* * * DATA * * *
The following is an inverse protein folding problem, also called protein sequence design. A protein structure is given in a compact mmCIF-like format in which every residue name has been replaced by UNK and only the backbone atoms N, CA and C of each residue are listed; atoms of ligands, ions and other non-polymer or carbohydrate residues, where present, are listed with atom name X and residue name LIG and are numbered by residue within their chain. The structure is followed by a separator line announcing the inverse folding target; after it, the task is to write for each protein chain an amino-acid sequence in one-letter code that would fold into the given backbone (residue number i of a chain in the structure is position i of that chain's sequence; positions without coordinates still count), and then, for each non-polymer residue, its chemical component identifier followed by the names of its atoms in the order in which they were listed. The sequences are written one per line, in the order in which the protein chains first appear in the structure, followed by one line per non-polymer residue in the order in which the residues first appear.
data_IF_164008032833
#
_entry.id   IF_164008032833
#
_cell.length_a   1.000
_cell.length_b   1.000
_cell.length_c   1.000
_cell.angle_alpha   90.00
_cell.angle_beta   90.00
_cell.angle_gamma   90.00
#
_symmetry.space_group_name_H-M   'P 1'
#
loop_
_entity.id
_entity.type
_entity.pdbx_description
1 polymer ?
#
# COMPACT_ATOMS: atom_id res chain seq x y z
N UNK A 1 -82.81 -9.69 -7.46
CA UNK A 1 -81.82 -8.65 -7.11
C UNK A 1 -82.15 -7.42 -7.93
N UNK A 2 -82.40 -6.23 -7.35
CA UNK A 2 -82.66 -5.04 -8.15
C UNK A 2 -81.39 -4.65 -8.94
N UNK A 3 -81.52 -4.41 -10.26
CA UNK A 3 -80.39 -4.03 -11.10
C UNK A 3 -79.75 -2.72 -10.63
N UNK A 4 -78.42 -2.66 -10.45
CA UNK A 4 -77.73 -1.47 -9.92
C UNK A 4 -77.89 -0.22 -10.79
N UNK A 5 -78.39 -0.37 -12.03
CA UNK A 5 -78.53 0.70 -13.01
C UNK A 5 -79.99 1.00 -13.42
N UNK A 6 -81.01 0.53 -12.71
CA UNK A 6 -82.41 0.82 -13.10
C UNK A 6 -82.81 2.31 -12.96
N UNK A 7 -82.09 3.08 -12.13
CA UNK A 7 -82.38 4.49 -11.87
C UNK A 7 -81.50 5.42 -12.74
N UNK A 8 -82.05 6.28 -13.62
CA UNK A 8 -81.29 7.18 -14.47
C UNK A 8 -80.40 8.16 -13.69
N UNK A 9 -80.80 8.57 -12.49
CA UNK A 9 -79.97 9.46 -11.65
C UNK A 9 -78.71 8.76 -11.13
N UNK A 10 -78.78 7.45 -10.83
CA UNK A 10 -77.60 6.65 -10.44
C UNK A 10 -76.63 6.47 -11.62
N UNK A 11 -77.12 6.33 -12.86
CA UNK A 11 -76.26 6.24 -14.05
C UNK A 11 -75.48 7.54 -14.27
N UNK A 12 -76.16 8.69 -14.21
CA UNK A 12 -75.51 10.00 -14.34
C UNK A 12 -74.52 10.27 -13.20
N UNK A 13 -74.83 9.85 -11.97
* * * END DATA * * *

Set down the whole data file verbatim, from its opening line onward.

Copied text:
The following is an inverse protein folding problem, also called protein sequence design. A protein structure is given in a compact mmCIF-like format in which every residue name has been replaced by UNK and only the backbone atoms N, CA and C of each residue are listed; atoms of ligands, ions and other non-polymer or carbohydrate residues, where present, are listed with atom name X and residue name LIG and are numbered by residue within their chain. The structure is followed by a separator line announcing the inverse folding target; after it, the task is to write for each protein chain an amino-acid sequence in one-letter code that would fold into the given backbone (residue number i of a chain in the structure is position i of that chain's sequence; positions without coordinates still count), and then, for each non-polymer residue, its chemical component identifier followed by the names of its atoms in the order in which they were listed. The sequences are written one per line, in the order in which the protein chains first appear in the structure, followed by one line per non-polymer residue in the order in which the residues first appear.
data_IF_164008032833
#
_entry.id   IF_164008032833
#
_cell.length_a   1.000
_cell.length_b   1.000
_cell.length_c   1.000
_cell.angle_alpha   90.00
_cell.angle_beta   90.00
_cell.angle_gamma   90.00
#
_symmetry.space_group_name_H-M   'P 1'
#
loop_
_entity.id
_entity.type
_entity.pdbx_description
1 polymer ?
#
# COMPACT_ATOMS: atom_id res chain seq x y z
N UNK A 1 -82.81 -9.69 -7.46
CA UNK A 1 -81.82 -8.65 -7.11
C UNK A 1 -82.15 -7.42 -7.93
N UNK A 2 -82.40 -6.23 -7.35
CA UNK A 2 -82.66 -5.04 -8.15
C UNK A 2 -81.39 -4.65 -8.94
N UNK A 3 -81.52 -4.41 -10.26
CA UNK A 3 -80.39 -4.03 -11.10
C UNK A 3 -79.75 -2.72 -10.63
N UNK A 4 -78.42 -2.66 -10.45
CA UNK A 4 -77.73 -1.47 -9.92
C UNK A 4 -77.89 -0.22 -10.79
N UNK A 5 -78.39 -0.37 -12.03
CA UNK A 5 -78.53 0.70 -13.01
C UNK A 5 -79.99 1.00 -13.42
N UNK A 6 -81.01 0.53 -12.71
CA UNK A 6 -82.41 0.82 -13.10
C UNK A 6 -82.81 2.31 -12.96
N UNK A 7 -82.09 3.08 -12.13
CA UNK A 7 -82.38 4.49 -11.87
C UNK A 7 -81.50 5.42 -12.74
N UNK A 8 -82.05 6.28 -13.62
CA UNK A 8 -81.29 7.18 -14.47
C UNK A 8 -80.40 8.16 -13.69
N UNK A 9 -80.80 8.57 -12.49
CA UNK A 9 -79.97 9.46 -11.65
C UNK A 9 -78.71 8.76 -11.13
N UNK A 10 -78.78 7.45 -10.83
CA UNK A 10 -77.60 6.65 -10.44
C UNK A 10 -76.63 6.47 -11.62
N UNK A 11 -77.12 6.33 -12.86
CA UNK A 11 -76.26 6.24 -14.05
C UNK A 11 -75.48 7.54 -14.27
N UNK A 12 -76.16 8.69 -14.21
CA UNK A 12 -75.51 10.00 -14.34
C UNK A 12 -74.52 10.27 -13.20
N UNK A 13 -74.83 9.85 -11.97